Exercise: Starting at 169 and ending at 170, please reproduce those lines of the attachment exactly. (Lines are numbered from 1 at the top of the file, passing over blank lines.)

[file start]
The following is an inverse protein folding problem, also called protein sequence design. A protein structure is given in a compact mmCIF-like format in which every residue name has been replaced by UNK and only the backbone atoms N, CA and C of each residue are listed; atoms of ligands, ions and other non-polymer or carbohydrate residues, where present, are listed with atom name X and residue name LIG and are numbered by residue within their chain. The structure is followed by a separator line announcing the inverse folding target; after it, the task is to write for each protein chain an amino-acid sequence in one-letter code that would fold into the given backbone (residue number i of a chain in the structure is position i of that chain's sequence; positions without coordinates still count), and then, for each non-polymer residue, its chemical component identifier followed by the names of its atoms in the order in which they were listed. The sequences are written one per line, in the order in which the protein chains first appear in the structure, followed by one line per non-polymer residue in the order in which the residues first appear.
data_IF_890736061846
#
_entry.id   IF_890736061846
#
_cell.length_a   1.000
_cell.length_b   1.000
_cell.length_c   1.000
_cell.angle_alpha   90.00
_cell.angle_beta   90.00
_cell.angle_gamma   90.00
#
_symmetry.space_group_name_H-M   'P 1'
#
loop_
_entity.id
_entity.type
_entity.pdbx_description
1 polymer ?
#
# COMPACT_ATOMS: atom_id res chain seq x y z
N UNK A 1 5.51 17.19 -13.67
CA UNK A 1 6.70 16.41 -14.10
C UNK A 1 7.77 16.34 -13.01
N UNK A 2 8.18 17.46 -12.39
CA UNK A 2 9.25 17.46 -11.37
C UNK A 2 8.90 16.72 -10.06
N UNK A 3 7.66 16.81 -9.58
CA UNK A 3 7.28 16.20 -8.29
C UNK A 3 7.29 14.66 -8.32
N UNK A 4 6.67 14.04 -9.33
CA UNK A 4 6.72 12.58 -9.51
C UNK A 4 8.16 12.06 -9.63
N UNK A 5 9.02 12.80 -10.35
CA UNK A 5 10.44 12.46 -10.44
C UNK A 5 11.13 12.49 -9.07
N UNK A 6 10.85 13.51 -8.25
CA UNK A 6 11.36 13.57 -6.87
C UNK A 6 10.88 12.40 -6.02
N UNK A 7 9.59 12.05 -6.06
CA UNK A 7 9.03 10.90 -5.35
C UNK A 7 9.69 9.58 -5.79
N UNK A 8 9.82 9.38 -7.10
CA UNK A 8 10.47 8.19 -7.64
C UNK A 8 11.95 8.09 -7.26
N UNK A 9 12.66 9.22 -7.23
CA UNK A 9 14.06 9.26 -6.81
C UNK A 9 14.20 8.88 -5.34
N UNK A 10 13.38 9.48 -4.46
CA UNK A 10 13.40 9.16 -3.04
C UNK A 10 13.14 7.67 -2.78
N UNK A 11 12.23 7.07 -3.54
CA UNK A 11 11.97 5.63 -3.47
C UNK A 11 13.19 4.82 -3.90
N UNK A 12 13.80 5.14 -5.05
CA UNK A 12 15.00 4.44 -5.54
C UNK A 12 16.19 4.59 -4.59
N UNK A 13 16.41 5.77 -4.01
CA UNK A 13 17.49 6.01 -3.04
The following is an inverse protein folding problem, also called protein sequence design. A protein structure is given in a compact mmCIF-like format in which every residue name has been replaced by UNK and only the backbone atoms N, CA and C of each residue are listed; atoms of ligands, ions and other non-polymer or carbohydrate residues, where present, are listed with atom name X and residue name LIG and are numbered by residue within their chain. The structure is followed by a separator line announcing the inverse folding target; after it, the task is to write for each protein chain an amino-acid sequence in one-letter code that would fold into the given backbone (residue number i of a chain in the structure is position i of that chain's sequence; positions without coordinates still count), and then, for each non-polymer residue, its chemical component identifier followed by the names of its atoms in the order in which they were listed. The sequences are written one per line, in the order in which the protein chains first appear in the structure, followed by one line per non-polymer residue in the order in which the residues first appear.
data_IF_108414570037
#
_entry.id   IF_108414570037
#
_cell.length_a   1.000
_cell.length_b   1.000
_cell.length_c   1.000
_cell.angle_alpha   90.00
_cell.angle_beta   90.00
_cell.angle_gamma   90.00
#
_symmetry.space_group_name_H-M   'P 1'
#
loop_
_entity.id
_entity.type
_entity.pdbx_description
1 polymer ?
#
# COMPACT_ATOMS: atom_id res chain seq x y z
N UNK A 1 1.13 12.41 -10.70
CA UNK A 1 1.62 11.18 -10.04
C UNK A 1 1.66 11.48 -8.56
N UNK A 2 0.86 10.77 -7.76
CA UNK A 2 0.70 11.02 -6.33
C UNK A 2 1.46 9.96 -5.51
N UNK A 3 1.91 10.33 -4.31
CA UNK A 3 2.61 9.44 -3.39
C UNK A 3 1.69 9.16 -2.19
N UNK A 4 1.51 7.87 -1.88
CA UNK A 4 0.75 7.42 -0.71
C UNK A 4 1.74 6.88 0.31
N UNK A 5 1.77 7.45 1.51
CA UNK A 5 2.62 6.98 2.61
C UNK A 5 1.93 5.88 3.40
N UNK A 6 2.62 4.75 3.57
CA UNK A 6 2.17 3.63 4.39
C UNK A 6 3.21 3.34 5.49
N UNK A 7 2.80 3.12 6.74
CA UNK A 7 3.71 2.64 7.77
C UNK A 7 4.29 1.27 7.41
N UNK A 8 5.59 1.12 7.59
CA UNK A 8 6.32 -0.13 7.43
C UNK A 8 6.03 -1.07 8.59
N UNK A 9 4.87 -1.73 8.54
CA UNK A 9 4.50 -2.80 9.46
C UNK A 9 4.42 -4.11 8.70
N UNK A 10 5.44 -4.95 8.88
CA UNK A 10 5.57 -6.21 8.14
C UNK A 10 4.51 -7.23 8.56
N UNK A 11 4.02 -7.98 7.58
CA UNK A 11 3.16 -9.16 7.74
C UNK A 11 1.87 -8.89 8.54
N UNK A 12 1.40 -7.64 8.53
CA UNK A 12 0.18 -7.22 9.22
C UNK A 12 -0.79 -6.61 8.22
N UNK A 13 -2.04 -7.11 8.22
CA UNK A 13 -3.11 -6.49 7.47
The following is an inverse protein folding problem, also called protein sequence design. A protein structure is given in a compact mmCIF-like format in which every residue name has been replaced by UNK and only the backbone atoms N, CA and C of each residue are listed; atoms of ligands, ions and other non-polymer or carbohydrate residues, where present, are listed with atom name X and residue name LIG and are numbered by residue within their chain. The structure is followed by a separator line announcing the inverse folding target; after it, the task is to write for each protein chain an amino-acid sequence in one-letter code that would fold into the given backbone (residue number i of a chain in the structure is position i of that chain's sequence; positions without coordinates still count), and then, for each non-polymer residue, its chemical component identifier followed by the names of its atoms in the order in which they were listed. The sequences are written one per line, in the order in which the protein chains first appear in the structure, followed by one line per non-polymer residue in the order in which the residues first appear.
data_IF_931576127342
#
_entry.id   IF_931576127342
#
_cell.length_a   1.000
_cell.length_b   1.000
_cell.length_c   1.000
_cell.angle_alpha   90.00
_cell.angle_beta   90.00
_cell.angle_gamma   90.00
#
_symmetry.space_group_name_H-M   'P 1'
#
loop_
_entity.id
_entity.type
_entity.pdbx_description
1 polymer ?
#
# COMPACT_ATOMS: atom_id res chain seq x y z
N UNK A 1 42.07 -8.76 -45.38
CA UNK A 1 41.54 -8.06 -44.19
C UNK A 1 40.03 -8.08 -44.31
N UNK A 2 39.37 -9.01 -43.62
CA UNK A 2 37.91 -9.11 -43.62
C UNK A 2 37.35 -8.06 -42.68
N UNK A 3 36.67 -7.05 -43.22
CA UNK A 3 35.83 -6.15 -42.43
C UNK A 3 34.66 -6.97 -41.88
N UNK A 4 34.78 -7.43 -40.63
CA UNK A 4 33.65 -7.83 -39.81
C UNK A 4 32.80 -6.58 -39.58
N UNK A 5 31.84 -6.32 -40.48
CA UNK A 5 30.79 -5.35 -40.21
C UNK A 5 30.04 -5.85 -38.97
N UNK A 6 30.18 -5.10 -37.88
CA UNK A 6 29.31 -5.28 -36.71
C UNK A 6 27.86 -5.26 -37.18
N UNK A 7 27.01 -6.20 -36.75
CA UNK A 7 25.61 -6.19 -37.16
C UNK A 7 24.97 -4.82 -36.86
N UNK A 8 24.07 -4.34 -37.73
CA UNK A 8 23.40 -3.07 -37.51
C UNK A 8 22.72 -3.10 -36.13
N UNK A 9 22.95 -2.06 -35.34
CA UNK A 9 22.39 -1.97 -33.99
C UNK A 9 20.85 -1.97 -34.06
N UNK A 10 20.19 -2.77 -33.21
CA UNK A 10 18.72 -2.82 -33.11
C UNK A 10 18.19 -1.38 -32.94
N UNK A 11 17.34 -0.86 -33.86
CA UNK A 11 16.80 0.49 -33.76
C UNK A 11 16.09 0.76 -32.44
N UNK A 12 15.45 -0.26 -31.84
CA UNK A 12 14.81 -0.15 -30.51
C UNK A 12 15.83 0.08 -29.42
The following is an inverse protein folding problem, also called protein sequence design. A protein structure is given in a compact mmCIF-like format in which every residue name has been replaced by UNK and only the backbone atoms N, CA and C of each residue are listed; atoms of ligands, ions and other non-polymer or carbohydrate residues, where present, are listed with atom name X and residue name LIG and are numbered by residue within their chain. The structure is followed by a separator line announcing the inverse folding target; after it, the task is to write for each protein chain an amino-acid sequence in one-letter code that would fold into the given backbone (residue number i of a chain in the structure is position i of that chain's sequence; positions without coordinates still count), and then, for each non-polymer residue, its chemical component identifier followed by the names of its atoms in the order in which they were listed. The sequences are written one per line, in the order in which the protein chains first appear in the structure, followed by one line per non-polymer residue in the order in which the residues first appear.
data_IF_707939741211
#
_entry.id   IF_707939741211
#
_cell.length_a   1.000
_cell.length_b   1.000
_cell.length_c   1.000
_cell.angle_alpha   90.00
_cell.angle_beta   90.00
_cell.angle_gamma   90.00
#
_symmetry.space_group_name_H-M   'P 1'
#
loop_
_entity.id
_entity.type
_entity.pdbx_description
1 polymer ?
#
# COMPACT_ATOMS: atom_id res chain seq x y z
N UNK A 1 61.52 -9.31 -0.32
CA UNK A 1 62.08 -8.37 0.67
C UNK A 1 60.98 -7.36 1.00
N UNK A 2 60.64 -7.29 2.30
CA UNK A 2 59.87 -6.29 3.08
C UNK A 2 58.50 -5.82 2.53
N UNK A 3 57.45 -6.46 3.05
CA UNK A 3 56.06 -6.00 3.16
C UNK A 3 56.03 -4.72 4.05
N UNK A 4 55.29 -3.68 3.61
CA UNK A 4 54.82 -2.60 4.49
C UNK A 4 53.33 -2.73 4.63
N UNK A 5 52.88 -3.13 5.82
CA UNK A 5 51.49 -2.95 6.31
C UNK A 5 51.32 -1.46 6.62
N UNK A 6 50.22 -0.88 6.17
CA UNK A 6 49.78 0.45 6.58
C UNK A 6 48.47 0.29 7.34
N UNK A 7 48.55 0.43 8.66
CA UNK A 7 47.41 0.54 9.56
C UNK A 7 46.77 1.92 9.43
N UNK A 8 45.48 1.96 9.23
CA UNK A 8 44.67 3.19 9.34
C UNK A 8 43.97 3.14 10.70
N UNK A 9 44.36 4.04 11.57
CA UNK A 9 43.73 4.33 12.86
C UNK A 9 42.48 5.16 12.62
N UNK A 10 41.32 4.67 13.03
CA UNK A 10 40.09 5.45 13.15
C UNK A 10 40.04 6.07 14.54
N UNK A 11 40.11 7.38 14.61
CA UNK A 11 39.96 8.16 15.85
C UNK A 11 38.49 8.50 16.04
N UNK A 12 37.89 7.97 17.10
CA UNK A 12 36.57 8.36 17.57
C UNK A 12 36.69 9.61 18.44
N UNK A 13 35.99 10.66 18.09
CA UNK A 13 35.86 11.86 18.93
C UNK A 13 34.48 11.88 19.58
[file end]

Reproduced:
C UNK A 10 18.19 -1.38 -32.94
N UNK A 11 17.34 -0.86 -33.86